Saudi Arabian authorities have arrested dozens of suspected al Qaeda terrorists in the past eight months, it was announced last Friday. All were planning attacks within the country, officials said.
Many of the 149 suspected operatives had ties to Yemen, according to General Mansour al-Turki, chief spokesman for Saudi Arabia’s Interior Ministry. The arrests disrupted fundraising and recruiting efforts by 19 al-Qaeda terror cells that were developing plans for attacks on Saudi officials, journalists and government facilities.
Among the prisoners were 124 Saudis and 25 others of various nationalities, including Arabs, Africans and South Asians, al-Turki said. Earlier in the year, 113 al-Qaeda suspects were captured as well, including 52 suspects of Yemeni background.
The New York Times reported over the weekend that the Saudis have developed a sophisticated program to combat terrorism since a series of lethal attacks struck the kingdom in 2003. The country’s intelligence operatives, paramilitary units and surveillance systems later feed their captives into jihadist rehabilitation and education programs. According to the report, this has led many Saudi terrorists to flee the country for the far more welcoming climate of Yemen, where it is easier to avoid detection.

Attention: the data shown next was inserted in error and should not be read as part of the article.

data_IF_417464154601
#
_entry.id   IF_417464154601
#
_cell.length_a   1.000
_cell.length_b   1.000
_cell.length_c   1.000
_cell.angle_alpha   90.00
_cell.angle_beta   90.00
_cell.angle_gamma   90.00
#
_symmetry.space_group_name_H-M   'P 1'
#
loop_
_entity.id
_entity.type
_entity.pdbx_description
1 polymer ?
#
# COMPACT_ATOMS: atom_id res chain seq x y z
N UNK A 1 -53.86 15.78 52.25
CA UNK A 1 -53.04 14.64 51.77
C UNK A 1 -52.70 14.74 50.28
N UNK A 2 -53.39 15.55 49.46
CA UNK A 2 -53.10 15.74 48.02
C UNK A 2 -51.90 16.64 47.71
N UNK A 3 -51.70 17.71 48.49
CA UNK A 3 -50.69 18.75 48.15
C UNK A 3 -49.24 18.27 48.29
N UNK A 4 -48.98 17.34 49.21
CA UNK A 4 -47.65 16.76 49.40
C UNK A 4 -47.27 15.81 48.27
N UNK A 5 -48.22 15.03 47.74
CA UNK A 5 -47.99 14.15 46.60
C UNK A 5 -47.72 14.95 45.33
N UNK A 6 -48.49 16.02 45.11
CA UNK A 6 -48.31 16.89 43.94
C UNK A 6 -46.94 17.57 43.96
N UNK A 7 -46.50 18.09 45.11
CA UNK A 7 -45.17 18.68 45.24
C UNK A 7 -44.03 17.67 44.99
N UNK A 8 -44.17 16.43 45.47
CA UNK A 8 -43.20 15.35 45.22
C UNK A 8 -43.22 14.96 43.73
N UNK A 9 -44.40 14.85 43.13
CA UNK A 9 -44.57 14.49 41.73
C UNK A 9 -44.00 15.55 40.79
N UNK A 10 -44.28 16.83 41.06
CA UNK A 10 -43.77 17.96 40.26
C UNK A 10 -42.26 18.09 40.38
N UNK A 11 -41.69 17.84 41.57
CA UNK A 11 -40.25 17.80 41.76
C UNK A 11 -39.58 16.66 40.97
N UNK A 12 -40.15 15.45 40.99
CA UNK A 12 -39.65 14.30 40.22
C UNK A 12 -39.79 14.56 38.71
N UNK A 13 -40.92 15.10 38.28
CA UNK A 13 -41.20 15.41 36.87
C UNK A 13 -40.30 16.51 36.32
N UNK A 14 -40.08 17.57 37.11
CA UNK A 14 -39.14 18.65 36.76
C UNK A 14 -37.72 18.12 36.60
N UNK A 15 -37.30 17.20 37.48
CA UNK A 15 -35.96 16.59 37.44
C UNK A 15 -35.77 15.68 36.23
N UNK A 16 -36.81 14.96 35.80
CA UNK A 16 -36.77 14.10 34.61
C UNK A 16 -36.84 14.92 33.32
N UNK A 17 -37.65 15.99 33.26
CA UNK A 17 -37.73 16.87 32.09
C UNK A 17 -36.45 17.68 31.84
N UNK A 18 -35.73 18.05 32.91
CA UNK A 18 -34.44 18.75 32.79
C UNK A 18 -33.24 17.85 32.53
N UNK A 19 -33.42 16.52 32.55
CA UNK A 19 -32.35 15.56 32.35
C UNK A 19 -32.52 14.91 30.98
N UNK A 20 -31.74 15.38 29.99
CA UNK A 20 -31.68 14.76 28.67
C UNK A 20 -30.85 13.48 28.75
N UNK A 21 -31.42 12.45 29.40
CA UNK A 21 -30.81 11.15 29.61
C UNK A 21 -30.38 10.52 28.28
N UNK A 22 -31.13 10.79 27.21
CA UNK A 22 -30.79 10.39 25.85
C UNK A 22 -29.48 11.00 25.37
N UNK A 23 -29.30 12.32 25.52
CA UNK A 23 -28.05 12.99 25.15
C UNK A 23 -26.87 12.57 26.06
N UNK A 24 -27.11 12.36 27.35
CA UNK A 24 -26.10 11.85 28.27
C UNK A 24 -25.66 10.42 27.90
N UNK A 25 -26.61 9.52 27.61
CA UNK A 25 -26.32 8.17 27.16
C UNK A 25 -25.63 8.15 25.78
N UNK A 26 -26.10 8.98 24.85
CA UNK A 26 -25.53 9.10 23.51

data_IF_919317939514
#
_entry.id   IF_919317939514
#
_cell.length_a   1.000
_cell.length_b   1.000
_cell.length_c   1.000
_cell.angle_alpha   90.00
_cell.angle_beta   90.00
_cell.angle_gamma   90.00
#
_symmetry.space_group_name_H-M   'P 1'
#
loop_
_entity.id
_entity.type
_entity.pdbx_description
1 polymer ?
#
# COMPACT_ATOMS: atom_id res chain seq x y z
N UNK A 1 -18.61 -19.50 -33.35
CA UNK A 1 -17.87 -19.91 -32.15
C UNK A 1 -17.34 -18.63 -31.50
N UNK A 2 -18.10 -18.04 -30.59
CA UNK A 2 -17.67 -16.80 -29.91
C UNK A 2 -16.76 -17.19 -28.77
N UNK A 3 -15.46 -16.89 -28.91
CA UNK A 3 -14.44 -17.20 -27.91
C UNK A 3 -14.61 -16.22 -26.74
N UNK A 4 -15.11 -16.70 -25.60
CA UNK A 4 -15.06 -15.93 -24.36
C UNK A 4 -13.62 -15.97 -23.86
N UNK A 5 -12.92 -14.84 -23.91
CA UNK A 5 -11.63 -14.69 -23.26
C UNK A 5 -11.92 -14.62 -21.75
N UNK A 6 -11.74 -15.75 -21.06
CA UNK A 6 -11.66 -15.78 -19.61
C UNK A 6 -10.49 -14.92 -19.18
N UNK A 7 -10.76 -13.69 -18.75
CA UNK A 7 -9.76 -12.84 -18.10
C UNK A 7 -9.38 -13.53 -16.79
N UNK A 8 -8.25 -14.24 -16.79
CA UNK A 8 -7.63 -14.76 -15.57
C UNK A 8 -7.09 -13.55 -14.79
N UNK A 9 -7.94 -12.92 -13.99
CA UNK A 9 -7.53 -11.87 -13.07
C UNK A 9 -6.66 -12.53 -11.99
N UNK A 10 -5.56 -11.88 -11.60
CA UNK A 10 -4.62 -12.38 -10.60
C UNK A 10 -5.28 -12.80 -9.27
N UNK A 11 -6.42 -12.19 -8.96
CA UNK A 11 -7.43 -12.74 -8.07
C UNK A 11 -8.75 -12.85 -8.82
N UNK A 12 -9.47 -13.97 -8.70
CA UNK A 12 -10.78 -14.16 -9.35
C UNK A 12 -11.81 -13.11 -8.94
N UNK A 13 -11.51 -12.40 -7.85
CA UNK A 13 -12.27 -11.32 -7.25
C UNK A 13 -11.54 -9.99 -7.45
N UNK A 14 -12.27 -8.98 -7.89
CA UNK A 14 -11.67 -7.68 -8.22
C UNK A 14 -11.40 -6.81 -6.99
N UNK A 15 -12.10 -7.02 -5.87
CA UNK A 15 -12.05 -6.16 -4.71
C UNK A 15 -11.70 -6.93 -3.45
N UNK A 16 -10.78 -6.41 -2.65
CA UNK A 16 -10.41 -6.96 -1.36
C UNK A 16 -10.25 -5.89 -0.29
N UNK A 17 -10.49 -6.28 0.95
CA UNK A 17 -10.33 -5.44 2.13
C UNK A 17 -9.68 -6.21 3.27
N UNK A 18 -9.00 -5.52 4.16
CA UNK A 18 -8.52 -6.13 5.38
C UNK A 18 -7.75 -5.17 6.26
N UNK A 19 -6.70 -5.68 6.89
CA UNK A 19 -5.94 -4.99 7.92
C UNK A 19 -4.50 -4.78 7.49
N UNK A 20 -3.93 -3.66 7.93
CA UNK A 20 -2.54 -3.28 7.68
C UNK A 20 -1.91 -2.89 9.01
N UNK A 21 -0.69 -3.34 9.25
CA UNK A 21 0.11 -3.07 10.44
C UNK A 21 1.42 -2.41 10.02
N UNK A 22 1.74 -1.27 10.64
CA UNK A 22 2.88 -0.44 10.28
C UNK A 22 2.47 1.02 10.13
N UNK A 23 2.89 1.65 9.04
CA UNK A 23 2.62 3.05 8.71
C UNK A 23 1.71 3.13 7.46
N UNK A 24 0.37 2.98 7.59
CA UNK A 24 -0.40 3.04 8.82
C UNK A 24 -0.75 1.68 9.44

This last is especially relevant, due to the rising concern over al-Qaeda’s increasingly active Yemeni affiliate, Al-Qaeda in the Arabian Peninsula.
The group was responsible for the attempted attack last month on two synagogues in Chicago, and a prior attempted attack December 25, 2009 by a Nigerian national thwarted at the last minute on a Detroit-bound flight on Northwest Airlines.